Q: Can you give us some ideas or tools for exercising Cognitive Control over our reactions to our environment.

A: The first thing that comes to mind when you think of distractions is all the external stuff—emails and the like—and those are a big part of it...But you could, after all, turn off your phone or your email. The problem is, you will still find yourself turning it back on to check email and see if you’ve missed anything. What really throws us off are the internal distractions—the things we are thinking about or drawn to, and the ease with which we can sate our curiosity about any whim we have, INSTANTLY. We are addicted to the novelty of bursts of information. How do we counter that? Notice the thought and recognize that you can tell it, “Nah. Not now. Maybe later.” Keep your thoughts and attention where they should be.

Q: In Raise Your Inner Game, you say “It’s not what you’re doing that matters most, but why you are doing it.” Can you explain that idea?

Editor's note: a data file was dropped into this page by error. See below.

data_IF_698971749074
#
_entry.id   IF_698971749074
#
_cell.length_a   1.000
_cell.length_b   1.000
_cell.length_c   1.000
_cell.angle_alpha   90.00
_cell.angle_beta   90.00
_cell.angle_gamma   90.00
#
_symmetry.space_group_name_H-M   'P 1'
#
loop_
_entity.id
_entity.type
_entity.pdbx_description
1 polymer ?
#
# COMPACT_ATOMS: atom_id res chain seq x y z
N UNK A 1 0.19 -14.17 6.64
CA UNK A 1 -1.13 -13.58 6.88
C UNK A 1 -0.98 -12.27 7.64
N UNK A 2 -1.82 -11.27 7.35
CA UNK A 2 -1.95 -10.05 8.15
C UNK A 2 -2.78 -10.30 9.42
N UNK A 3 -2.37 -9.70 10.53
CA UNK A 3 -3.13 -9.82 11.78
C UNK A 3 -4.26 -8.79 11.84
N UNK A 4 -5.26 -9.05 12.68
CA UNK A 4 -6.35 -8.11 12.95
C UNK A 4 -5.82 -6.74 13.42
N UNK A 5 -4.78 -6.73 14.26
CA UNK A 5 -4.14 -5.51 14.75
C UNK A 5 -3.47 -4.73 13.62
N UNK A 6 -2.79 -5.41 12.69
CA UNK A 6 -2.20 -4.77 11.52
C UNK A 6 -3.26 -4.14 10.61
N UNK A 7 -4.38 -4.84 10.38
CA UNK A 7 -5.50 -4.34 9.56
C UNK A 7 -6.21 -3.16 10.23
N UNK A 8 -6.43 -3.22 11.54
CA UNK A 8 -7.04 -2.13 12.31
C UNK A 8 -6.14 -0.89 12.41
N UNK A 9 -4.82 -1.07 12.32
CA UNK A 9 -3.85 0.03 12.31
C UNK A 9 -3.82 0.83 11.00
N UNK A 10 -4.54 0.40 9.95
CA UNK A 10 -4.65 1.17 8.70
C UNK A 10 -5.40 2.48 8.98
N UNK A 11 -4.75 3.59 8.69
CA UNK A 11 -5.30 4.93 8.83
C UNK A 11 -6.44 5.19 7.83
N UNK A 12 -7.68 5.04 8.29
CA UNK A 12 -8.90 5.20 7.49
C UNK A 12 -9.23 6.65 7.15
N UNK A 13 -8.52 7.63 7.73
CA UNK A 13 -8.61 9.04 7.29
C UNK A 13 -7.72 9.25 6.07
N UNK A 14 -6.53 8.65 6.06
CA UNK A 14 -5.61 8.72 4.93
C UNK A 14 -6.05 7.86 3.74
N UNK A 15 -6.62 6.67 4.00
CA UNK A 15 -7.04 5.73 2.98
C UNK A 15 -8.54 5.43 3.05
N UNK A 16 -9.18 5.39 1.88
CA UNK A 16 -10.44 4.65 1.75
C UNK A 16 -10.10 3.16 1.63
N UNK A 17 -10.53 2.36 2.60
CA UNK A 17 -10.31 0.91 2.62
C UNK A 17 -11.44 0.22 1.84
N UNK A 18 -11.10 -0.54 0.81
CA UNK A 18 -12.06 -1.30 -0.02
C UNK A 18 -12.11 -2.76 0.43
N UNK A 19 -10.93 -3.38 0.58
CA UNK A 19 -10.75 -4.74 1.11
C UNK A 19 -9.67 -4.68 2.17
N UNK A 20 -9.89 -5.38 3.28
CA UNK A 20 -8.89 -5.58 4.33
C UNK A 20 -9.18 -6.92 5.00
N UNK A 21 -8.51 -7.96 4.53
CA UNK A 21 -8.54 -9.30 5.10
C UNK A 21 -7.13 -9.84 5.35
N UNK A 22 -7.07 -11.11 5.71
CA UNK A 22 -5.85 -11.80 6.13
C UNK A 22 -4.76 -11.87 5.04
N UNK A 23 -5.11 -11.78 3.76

A: It comes down to whether you are acting intentionally or unconsciously. Intentionality is about being in control of what you do. Otherwise you’re being pulled along by your unconscious thoughts, emotions and physical state. For example, maybe you’re tired and a little cranky. You might get impatient and be a little short with people. That’s letting your physical and emotional state dictate your actions. If you’re intentional with your behavior, you can still feel tired and cranky, but you don’t let it affect your interactions with others—you don’t have to be “Grumpy Guy.” It’s about being the boss of your behavior and being a better version of yourself. The test is this: at any given time, are you being intentional or unconscious? It’s not what you’re doing that’s important, but why you’re doing it. Who’s in charge? You, or the “other” entity that is owned by those distracting thoughts and emotions?